Evan did what many only daydreamed about in their youth. He joined the Peace Corps and worked every day for two years to make an impact on people’s lives in the Amazon rainforest. Living in the Suriname jungle, he worked jointly with indigenous tribes to build systems to preserve independence and sustainability. You can read more about it here: https://www.peacefulfruits.com/peace-corps-roots

It was here that Evan first tasted the acai berry — which grows naturally in the rainforest — and he decided to take the first step in helping to make advances in the food industry.

As the founder of Peaceful Fruits (www.peacefulfruits.com), an Akron, Ohio-based company specializing in whole fruit snacks, Evan speaks to this generation’s pursuit of nutrient-friendly, label-accurate and eco-sensitive food. And with childhood obesity skyrocketing, it’s a great time to revisit which snacks our kids are eating on a daily basis. “The snack industry is slowly lurching forward because of increased consumer demand for healthier and more responsible options — and this is an opportunity to teach the next generation of kids that everyday food can be tasty, healthy and sustainable.”

Can We Have It All?

Evan dared to ask: What if we could have it all? Healthier kids, more sustainable food production, and increased well-being for those that help to create the food and preserve the environment. “I’m looking to continue the positive spiral toward wellness and sustainability. Fruit snacks are a great place to start because there’s a lot of room for improvement and both kids and adults love the taste.”

His goal beyond changing the food industry is to educate and empower young people to pursue big goals that have big consequences. “Sure, I’m in the healthy fruit snacks business, but I’m really in the business of promoting wellness, sustainability and a cultural shift in how we think about what we put in our bodies.”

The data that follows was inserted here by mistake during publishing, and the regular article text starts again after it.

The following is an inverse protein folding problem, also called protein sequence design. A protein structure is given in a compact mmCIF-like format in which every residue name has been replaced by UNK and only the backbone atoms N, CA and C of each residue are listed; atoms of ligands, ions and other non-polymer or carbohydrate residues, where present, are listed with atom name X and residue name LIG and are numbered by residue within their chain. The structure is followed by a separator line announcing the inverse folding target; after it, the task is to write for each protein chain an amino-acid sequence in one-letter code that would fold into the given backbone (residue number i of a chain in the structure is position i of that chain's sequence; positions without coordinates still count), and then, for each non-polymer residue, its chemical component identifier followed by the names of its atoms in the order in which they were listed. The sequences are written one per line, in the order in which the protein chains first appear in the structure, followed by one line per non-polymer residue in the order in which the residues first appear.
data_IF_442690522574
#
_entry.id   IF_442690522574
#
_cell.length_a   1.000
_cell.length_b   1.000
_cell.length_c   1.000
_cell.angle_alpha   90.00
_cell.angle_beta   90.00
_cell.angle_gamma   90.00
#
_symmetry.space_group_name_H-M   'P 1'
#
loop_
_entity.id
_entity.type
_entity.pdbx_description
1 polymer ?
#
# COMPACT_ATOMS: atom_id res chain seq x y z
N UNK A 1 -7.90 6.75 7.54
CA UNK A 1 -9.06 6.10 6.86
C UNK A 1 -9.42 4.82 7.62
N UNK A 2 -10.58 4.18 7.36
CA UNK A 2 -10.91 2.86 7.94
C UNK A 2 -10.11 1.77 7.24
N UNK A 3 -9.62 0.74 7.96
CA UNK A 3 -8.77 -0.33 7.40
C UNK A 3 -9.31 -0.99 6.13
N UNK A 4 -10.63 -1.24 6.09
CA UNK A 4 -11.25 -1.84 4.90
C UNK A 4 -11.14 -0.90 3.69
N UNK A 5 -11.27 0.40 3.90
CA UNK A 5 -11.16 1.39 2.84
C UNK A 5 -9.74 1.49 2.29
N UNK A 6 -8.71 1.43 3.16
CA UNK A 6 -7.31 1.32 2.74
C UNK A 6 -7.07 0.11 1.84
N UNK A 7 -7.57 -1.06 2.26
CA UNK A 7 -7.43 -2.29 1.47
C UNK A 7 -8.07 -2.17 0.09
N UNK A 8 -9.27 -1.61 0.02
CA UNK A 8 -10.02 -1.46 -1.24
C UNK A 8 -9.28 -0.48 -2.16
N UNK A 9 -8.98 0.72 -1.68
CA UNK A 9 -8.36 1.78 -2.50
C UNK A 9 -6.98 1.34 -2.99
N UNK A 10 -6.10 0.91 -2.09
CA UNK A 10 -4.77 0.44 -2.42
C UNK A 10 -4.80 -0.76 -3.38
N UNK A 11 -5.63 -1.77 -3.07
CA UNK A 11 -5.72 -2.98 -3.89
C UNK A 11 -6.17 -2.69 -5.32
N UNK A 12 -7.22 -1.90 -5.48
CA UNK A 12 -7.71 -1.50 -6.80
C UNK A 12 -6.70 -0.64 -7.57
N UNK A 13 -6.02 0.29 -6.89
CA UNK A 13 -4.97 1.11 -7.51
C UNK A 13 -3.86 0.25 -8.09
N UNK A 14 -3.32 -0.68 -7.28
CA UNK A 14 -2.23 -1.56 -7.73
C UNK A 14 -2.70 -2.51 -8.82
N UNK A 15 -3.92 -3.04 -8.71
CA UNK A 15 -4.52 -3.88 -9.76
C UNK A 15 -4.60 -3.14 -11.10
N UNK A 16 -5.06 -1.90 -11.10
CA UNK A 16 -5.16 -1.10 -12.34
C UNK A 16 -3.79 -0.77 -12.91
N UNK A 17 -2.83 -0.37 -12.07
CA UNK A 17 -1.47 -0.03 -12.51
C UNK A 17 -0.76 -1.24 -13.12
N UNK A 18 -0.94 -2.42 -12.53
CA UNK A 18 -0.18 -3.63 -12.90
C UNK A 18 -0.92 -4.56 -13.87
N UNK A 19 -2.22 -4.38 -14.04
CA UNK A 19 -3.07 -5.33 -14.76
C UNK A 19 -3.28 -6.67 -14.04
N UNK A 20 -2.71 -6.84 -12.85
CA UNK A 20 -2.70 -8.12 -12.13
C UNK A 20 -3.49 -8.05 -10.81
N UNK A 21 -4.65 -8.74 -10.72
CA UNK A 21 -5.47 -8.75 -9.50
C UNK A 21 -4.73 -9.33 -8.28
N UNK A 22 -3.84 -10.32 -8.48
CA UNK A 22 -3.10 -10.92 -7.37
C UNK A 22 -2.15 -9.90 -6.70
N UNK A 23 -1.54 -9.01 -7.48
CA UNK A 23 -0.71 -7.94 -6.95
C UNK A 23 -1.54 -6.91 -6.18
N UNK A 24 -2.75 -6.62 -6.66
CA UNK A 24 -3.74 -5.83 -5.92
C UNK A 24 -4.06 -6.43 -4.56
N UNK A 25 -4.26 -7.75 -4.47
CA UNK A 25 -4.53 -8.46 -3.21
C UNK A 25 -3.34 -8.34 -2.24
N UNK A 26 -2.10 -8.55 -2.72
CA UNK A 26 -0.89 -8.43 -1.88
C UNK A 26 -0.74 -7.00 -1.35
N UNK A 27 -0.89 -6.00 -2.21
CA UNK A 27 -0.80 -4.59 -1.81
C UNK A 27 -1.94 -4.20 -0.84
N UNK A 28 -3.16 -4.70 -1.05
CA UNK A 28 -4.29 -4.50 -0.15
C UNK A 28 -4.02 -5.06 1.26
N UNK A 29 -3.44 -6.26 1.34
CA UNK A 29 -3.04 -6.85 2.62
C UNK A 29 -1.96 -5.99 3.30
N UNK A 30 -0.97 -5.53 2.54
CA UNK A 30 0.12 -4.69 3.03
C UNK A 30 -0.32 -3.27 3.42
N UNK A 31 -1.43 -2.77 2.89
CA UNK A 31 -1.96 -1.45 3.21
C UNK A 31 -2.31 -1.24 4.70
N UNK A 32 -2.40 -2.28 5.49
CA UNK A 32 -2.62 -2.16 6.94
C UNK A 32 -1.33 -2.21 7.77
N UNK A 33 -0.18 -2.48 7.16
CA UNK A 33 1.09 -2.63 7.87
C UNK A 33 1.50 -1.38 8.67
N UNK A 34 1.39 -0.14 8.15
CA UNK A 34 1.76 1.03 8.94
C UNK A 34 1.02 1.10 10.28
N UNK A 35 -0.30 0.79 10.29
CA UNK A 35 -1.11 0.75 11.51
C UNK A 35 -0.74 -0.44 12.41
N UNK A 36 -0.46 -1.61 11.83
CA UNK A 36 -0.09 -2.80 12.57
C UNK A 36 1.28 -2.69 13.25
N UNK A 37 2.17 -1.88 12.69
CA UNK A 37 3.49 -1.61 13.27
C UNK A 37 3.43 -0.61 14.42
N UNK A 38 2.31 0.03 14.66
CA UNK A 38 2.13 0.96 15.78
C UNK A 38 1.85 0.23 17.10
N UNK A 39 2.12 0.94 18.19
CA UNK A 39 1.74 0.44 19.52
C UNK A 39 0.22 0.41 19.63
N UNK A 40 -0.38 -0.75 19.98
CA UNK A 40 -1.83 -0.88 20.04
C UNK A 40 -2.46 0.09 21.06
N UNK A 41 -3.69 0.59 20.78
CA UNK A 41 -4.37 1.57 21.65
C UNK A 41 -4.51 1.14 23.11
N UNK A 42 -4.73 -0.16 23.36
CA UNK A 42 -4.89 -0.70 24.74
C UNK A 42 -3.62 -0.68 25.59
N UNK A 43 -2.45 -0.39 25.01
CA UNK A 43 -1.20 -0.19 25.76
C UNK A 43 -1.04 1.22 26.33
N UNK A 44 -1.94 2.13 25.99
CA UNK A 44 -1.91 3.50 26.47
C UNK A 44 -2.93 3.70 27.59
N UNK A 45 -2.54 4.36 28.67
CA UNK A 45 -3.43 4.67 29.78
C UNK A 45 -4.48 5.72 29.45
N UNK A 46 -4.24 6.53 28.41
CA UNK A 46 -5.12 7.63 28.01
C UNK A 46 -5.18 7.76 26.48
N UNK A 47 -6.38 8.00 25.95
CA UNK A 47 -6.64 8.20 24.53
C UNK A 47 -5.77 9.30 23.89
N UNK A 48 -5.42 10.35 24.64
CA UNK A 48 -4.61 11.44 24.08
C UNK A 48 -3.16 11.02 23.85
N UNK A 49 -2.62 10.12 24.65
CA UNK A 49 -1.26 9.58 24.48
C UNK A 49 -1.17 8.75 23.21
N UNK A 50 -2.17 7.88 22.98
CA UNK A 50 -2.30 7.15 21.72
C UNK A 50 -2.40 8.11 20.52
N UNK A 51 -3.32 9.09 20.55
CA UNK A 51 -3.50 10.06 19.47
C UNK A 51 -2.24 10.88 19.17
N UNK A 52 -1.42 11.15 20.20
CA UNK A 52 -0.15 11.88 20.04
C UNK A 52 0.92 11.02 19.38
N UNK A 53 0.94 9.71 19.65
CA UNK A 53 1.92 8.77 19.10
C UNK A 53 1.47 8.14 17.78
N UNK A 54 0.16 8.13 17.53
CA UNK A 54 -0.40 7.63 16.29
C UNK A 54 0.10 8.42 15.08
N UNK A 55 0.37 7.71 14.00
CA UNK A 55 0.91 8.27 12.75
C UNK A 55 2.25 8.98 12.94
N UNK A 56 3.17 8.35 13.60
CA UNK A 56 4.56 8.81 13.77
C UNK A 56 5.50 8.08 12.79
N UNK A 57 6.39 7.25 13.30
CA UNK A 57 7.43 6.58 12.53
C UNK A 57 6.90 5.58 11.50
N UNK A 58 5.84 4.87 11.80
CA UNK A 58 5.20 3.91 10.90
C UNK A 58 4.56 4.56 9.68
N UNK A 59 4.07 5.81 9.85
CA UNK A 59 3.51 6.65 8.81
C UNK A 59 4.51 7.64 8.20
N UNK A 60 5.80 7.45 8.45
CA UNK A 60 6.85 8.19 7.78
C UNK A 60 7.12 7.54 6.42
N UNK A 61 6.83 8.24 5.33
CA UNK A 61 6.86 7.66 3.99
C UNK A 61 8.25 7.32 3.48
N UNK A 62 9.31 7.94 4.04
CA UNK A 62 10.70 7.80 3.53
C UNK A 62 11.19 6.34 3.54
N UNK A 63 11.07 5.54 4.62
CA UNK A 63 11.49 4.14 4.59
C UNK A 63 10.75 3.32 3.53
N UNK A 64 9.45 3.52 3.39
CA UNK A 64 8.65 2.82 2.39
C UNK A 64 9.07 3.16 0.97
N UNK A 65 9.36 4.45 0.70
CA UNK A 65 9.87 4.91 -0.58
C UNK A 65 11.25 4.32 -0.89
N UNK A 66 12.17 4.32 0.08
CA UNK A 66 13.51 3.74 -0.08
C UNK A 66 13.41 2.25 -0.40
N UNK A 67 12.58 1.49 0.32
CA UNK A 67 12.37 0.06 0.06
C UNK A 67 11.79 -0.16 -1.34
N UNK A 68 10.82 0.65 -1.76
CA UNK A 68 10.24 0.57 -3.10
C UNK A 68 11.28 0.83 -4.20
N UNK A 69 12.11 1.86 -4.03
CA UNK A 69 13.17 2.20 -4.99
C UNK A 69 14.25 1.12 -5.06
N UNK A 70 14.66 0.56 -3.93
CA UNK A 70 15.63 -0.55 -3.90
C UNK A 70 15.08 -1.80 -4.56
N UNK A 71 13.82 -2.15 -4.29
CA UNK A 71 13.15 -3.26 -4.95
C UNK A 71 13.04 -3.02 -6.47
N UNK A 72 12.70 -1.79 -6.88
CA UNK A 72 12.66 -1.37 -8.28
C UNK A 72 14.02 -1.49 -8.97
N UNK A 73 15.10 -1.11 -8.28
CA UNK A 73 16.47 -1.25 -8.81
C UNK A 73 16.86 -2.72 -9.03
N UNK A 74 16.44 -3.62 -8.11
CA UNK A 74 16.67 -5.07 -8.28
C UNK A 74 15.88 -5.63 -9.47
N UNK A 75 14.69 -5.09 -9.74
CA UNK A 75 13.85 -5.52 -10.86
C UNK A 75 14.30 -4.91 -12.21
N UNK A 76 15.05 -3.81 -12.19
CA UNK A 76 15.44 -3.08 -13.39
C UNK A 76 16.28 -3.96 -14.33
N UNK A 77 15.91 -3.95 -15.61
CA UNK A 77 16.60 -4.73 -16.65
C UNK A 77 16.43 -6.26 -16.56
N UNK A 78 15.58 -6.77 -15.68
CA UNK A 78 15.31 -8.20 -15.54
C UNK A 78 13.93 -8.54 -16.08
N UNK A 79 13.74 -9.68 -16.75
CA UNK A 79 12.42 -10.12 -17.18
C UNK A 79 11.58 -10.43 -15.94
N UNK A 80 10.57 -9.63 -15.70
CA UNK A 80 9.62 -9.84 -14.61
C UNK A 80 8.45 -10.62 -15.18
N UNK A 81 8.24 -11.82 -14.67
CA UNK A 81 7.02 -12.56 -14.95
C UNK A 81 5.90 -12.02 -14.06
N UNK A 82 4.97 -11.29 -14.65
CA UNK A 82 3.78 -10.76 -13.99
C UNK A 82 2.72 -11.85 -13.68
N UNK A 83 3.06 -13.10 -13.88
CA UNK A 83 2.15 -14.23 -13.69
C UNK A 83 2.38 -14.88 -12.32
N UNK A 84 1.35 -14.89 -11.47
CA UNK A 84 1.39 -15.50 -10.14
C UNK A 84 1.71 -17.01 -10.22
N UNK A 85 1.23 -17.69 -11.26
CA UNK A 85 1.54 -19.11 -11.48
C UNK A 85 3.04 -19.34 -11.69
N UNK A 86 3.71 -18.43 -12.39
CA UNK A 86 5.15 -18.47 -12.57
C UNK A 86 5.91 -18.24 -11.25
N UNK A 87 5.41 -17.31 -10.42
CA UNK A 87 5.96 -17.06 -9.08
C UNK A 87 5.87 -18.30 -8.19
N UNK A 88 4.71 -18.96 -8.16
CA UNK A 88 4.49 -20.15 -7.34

Millennials have different attitudes about food. For starters, they want facts about what they’re consuming. It’s also true that more than three-quarters of young people report they’re willing to pay more for a sustainable product. And food marketers are waking up to this cultural shift. For example, in 2015, 81% of S&P 500 companies published “sustainability reports” (up from 20% just a few years before).

Evan appeared on Shark Tank in order to gain visibility for the brand and the mission. In partnership with The Blick Center in his hometown of Akron, Ohio, Peaceful Fruits employs folks with developmental disabilities. For more information, please visit www.peacefulfruits.com.

Humans just 0.01% of all life but have destroyed 83% of wild mammals – study

Groundbreaking assessment of all life on Earth reveals humanity’s surprisingly tiny part in it as well as our disproportionate impact

Damian Carrington

Mon 21 May 2018

The Guardian

Humankind is revealed as simultaneously insignificant and utterly dominant in the grand scheme of life on Earth by a groundbreaking new assessment of all life on the planet.